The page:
So why does Oliver decide to train with Malcolm? The answer is partially found in his conversation with Tatsu. She follows him on part of his journey back to Starling to make sure he drinks his penicillin tea doesn’t die again. When they part ways, she tells him that he has to give up what is most precious to him if he’s to have any chance of defeating Ra’s al Ghul. He has to be willing to not just die, but sacrifice. For him, that sacrifice translates into choosing the Arrow over Oliver Queen. Again. Not only that, but he must lose who/what he loves most. Oh, Oliver. Isn’t that what everyone (Felicity, Digg, Barry, etc.) is trying to get you to not do?
Next up is the biggest and most dramatic scene of the entire episode: Oliver and Felicity’s showdown conversation in the alley. She is pissed that Oliver allied himself with Malcolm Merlyn, and for good reason. Felicity fiercely believes, especially in the last two episodes, that Malcolm is a monster. And now Oliver is compromising his humanity—the thing that’s supposed to make him a hero—to “get into bed” with that monster. He’s willing to work with Malcolm, even though that monster used the sister he loves to kill the woman he used to love, because the ends justify the means. But in doing that, he’ll lose the good, the light, still inside him. The soul is being chipped away, and Felicity can’t stand that. She can’t bear to watch him fall just for the chance to defeat Ra’s al Ghul.
Both Emily Bett Rickards and Stephen Amell were brilliant in that confrontational scene. It was incredibly dramatic and heart wrenching in the best possible ways. Felicity was absolutely right to call Oliver out on what he’s doing and how bad it is. And Oliver’s pained face was soul crushing. Even at the moment of their reunion, Oliver was reserved because he knew what he had to tell her and the rest of the team. Oliver must have known that Felicity would hate his decision. But that doesn’t stop him from going through with his plan. He goes through with it because doing whatever it takes to beat Ra’s has become the only way he knows how to love. He loves people (and his city) by protecting them.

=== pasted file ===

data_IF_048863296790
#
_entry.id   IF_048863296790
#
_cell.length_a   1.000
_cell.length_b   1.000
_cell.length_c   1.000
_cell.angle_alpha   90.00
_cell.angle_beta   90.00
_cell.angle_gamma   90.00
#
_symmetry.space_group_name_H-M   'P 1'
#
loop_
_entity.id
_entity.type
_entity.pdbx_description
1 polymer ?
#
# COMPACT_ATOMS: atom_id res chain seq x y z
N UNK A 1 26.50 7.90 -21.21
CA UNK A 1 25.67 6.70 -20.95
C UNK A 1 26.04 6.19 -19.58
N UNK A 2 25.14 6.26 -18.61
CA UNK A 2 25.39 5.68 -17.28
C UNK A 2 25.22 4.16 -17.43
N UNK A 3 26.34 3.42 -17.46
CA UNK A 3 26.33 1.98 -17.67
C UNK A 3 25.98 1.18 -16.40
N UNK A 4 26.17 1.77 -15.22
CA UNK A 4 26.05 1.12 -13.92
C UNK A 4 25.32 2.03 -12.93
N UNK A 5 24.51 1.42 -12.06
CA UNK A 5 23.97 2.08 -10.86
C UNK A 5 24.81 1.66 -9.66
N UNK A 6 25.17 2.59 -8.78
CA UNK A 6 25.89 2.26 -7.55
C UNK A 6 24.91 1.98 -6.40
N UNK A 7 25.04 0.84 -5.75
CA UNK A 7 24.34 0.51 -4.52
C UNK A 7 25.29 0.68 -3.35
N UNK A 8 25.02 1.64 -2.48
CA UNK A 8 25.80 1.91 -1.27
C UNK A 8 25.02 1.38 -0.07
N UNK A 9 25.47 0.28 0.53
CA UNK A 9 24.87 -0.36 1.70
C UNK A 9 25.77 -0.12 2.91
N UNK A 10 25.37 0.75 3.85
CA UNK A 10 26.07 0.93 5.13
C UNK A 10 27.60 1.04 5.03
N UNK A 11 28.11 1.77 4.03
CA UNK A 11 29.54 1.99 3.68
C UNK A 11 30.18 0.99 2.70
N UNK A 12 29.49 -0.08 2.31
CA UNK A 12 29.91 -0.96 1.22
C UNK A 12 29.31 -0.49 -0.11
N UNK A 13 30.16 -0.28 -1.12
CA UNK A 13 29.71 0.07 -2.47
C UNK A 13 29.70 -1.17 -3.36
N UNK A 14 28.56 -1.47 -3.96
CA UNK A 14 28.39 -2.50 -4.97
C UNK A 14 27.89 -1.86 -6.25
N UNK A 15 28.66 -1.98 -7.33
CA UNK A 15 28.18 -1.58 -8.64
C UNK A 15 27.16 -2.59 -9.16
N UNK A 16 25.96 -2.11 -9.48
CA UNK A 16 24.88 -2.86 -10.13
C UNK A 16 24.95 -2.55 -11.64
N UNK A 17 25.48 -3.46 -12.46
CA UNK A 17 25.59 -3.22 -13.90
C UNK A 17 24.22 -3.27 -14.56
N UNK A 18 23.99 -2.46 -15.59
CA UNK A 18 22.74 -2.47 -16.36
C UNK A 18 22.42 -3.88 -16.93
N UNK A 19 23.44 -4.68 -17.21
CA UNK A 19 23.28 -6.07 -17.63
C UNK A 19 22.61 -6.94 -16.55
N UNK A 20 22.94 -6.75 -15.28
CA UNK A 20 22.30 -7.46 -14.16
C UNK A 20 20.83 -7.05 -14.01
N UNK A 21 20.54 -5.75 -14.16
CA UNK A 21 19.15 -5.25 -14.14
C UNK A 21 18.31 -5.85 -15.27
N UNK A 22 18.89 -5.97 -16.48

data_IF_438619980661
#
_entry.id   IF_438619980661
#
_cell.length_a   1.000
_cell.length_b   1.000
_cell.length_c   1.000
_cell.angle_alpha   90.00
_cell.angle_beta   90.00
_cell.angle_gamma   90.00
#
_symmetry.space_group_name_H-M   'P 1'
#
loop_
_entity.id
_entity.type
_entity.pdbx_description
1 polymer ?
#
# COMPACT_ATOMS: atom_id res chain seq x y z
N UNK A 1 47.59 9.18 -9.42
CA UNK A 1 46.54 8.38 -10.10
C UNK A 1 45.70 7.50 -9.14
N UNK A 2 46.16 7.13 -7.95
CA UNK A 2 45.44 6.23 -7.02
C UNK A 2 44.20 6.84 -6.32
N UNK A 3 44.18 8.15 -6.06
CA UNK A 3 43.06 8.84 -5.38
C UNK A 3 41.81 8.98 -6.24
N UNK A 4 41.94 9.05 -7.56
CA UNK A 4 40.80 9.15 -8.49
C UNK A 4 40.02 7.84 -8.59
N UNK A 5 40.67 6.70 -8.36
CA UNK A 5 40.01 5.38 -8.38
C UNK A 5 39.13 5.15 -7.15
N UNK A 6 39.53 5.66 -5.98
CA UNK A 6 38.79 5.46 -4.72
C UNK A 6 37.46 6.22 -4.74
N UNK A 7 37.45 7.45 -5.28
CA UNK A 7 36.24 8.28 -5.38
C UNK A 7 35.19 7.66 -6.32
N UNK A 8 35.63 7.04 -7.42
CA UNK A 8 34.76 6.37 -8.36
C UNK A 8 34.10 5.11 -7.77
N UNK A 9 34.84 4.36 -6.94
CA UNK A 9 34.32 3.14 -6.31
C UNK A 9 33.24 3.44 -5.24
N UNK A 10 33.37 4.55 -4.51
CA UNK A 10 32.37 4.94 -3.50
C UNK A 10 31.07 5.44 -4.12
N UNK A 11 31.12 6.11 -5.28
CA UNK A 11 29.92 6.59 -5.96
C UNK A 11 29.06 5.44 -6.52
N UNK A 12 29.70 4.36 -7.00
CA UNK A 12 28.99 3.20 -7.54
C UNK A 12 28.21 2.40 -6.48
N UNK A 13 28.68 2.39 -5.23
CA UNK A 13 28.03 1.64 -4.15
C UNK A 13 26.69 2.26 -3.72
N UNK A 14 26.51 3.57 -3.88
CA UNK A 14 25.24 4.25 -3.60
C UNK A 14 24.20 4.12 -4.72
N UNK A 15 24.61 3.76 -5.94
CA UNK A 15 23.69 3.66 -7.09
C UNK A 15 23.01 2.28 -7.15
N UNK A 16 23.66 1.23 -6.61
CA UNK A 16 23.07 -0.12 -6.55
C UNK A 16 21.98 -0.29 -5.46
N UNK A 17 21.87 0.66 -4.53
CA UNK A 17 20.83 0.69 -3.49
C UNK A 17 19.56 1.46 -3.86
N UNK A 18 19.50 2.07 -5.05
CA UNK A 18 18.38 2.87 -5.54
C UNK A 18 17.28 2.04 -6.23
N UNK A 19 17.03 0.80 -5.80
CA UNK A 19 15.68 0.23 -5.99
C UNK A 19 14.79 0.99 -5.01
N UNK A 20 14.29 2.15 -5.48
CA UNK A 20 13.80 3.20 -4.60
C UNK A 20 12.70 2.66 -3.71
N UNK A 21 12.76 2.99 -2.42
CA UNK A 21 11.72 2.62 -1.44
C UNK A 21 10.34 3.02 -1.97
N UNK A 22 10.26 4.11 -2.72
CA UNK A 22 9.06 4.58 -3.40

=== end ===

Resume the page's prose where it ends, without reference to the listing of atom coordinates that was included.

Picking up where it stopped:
So what’s the verdict? I give this episode 9 out of 10. Identity is a huge factor this season, and I’m really enjoying the way the show is presenting it and weaving it into the storylines. The notion of ‘confronting harsh truths’ is another part of this episode that I feel was well excuted. Plus, Oliver’s scene back at the foundry (and follow-up with Felicity in the alley) was amazing, meaningful, painful, etc.
However, I can’t call this episode perfect. To start, a few things really bothered me, including Wildcat. His appearance was great, but what the heck happened to him after being badly injured? It was glossed over after Oliver showed up. Another detractor was Oliver’s initial return. It was a bit anti-climactic to have his first big onscreen moment in Starling be with Malcolm, even if it was to stop him from killing Brick (therefore saving what’s left of his soul). But Oliver’s rousing speech at the Glades helped make up for it. Overall, it was an important and enjoyable episode.
Here’s one last errant thought: Was it just me, or did Felicity look more like a Queen than Oliver in that one scene at the foundry, sitting on her chair like it was a throne?
What did you think of episode? Share your thoughts in the comments!
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Some more great dialogue to highlight:
“I’ve seen you wearing a red hoodie. I’ve seen you shooting arrows at people. You think I don’t recognize you with a little extra leather and lace?” – Lance to Roy
“For almost a month, I allowed myself to fantasize. To dream that maybe, just maybe, Merlyn was wrong. That you were alive. That you would come back, and when you did, you would be different.” – Felicity to Oliver
“Only the student has hope of defeating the master.” – Malcolm to Oliver
“Guess again, Brickhead!” – Sin to Brick
“Oliver was certainly lucky to have you.” – Laurel to Felicity
“You that red streak I’ve been reading about on TV?” – One of Brick’s men
“Wrong city.” – Roy